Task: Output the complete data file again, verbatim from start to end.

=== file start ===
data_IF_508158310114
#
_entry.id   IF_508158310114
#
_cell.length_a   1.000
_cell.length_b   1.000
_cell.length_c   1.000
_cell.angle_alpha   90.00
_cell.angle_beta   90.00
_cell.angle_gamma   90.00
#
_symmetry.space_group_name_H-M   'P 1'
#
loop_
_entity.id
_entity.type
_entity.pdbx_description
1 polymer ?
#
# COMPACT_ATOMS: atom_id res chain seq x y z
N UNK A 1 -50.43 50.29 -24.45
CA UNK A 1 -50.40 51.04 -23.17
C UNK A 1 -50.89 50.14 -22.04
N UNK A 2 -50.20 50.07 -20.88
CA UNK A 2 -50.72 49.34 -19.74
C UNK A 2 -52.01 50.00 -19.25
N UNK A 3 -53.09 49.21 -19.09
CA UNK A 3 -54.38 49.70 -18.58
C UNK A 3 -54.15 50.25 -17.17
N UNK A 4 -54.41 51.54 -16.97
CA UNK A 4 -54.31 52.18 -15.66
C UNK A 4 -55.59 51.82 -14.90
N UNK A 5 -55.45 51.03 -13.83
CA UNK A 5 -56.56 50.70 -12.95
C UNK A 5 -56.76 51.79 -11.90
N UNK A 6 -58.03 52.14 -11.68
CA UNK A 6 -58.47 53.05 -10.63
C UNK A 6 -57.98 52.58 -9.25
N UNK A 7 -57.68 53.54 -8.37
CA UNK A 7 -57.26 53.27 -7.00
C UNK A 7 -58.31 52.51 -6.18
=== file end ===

data_IF_508158310114
#
_entry.id   IF_508158310114
#
_cell.length_a   1.000
_cell.length_b   1.000
_cell.length_c   1.000
_cell.angle_alpha   90.00
_cell.angle_beta   90.00
_cell.angle_gamma   90.00
#
_symmetry.space_group_name_H-M   'P 1'
#
loop_
_entity.id
_entity.type
_entity.pdbx_description
1 polymer ?
#
# COMPACT_ATOMS: atom_id res chain seq x y z
N UNK A 1 -50.43 50.29 -24.45
CA UNK A 1 -50.40 51.04 -23.17
C UNK A 1 -50.89 50.14 -22.04
N UNK A 2 -50.20 50.07 -20.88
CA UNK A 2 -50.72 49.34 -19.74
C UNK A 2 -52.01 50.00 -19.25
N UNK A 3 -53.09 49.21 -19.09
CA UNK A 3 -54.38 49.70 -18.58
C UNK A 3 -54.15 50.25 -17.17
N UNK A 4 -54.41 51.54 -16.97
CA UNK A 4 -54.31 52.18 -15.66
C UNK A 4 -55.59 51.82 -14.90
N UNK A 5 -55.45 51.03 -13.83
CA UNK A 5 -56.56 50.70 -12.95
C UNK A 5 -56.76 51.79 -11.90
N UNK A 6 -58.03 52.14 -11.68
CA UNK A 6 -58.47 53.05 -10.63
C UNK A 6 -57.98 52.58 -9.25
N UNK A 7 -57.68 53.54 -8.37
CA UNK A 7 -57.26 53.27 -7.00
C UNK A 7 -58.31 52.51 -6.18